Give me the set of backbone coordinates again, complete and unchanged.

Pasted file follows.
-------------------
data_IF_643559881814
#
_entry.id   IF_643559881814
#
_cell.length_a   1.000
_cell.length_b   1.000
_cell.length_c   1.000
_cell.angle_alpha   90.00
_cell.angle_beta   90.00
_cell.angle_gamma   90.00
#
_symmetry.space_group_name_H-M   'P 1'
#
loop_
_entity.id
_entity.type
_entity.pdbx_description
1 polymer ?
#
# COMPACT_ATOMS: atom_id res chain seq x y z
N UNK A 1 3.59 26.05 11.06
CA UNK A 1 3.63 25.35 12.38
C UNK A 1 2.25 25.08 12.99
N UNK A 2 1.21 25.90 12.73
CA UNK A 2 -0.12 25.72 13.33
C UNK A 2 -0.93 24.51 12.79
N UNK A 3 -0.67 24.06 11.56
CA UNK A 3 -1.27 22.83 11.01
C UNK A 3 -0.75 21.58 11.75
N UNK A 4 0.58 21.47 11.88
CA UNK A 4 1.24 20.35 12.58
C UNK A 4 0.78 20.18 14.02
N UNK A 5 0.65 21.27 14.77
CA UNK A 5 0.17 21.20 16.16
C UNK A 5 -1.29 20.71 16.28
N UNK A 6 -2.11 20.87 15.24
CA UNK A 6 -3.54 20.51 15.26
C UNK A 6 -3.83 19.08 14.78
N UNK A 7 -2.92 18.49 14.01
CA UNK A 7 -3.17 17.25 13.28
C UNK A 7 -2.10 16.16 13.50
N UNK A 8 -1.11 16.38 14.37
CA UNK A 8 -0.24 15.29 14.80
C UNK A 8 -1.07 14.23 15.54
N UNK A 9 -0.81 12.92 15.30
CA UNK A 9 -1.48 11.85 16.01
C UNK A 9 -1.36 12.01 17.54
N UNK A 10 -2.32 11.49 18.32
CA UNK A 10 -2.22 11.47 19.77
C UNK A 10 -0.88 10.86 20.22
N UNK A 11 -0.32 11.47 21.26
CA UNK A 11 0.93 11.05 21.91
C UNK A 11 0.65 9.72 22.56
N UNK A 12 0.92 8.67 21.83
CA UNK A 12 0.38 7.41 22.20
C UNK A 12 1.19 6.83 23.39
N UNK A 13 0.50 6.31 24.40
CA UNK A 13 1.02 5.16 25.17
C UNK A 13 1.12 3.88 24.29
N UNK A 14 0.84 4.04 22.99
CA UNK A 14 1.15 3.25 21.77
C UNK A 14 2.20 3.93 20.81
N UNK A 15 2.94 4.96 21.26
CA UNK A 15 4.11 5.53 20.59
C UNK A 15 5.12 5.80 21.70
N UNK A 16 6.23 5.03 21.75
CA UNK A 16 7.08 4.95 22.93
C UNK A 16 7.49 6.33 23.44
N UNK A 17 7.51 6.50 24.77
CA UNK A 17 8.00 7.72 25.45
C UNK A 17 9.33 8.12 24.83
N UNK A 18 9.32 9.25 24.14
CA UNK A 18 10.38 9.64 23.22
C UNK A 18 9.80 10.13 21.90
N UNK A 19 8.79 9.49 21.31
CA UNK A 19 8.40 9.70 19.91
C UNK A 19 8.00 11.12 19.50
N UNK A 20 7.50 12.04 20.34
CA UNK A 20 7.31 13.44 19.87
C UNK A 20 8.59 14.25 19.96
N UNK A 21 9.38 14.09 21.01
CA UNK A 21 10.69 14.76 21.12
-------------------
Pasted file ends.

data_IF_643559881814
#
_entry.id   IF_643559881814
#
_cell.length_a   1.000
_cell.length_b   1.000
_cell.length_c   1.000
_cell.angle_alpha   90.00
_cell.angle_beta   90.00
_cell.angle_gamma   90.00
#
_symmetry.space_group_name_H-M   'P 1'
#
loop_
_entity.id
_entity.type
_entity.pdbx_description
1 polymer ?
#
# COMPACT_ATOMS: atom_id res chain seq x y z
N UNK A 1 3.59 26.05 11.06
CA UNK A 1 3.63 25.35 12.38
C UNK A 1 2.25 25.08 12.99
N UNK A 2 1.21 25.90 12.73
CA UNK A 2 -0.12 25.72 13.33
C UNK A 2 -0.93 24.51 12.79
N UNK A 3 -0.67 24.06 11.56
CA UNK A 3 -1.27 22.83 11.01
C UNK A 3 -0.75 21.58 11.75
N UNK A 4 0.58 21.47 11.88
CA UNK A 4 1.24 20.35 12.58
C UNK A 4 0.78 20.18 14.02
N UNK A 5 0.65 21.27 14.77
CA UNK A 5 0.17 21.20 16.16
C UNK A 5 -1.29 20.71 16.28
N UNK A 6 -2.11 20.87 15.24
CA UNK A 6 -3.54 20.51 15.26
C UNK A 6 -3.83 19.08 14.78
N UNK A 7 -2.92 18.49 14.01
CA UNK A 7 -3.17 17.25 13.28
C UNK A 7 -2.10 16.16 13.50
N UNK A 8 -1.11 16.38 14.37
CA UNK A 8 -0.24 15.29 14.80
C UNK A 8 -1.07 14.23 15.54
N UNK A 9 -0.81 12.92 15.30
CA UNK A 9 -1.48 11.85 16.01
C UNK A 9 -1.36 12.01 17.54
N UNK A 10 -2.32 11.49 18.32
CA UNK A 10 -2.22 11.47 19.77
C UNK A 10 -0.88 10.86 20.22
N UNK A 11 -0.32 11.47 21.26
CA UNK A 11 0.93 11.05 21.91
C UNK A 11 0.65 9.72 22.56
N UNK A 12 0.92 8.67 21.83
CA UNK A 12 0.38 7.41 22.20
C UNK A 12 1.19 6.83 23.39
N UNK A 13 0.50 6.31 24.40
CA UNK A 13 1.02 5.16 25.17
C UNK A 13 1.12 3.88 24.29
N UNK A 14 0.84 4.04 22.99
CA UNK A 14 1.15 3.25 21.77
C UNK A 14 2.20 3.93 20.81
N UNK A 15 2.94 4.96 21.26
CA UNK A 15 4.11 5.53 20.59
C UNK A 15 5.12 5.80 21.70
N UNK A 16 6.23 5.03 21.75
CA UNK A 16 7.08 4.95 22.93
C UNK A 16 7.49 6.33 23.44
N UNK A 17 7.51 6.50 24.77
CA UNK A 17 8.00 7.72 25.45
C UNK A 17 9.33 8.12 24.83
N UNK A 18 9.32 9.25 24.14
CA UNK A 18 10.38 9.64 23.22
C UNK A 18 9.80 10.13 21.90
N UNK A 19 8.79 9.49 21.31
CA UNK A 19 8.40 9.70 19.91
C UNK A 19 8.00 11.12 19.50
N UNK A 20 7.50 12.04 20.34
CA UNK A 20 7.31 13.44 19.87
C UNK A 20 8.59 14.25 19.96
N UNK A 21 9.38 14.09 21.01
CA UNK A 21 10.69 14.76 21.12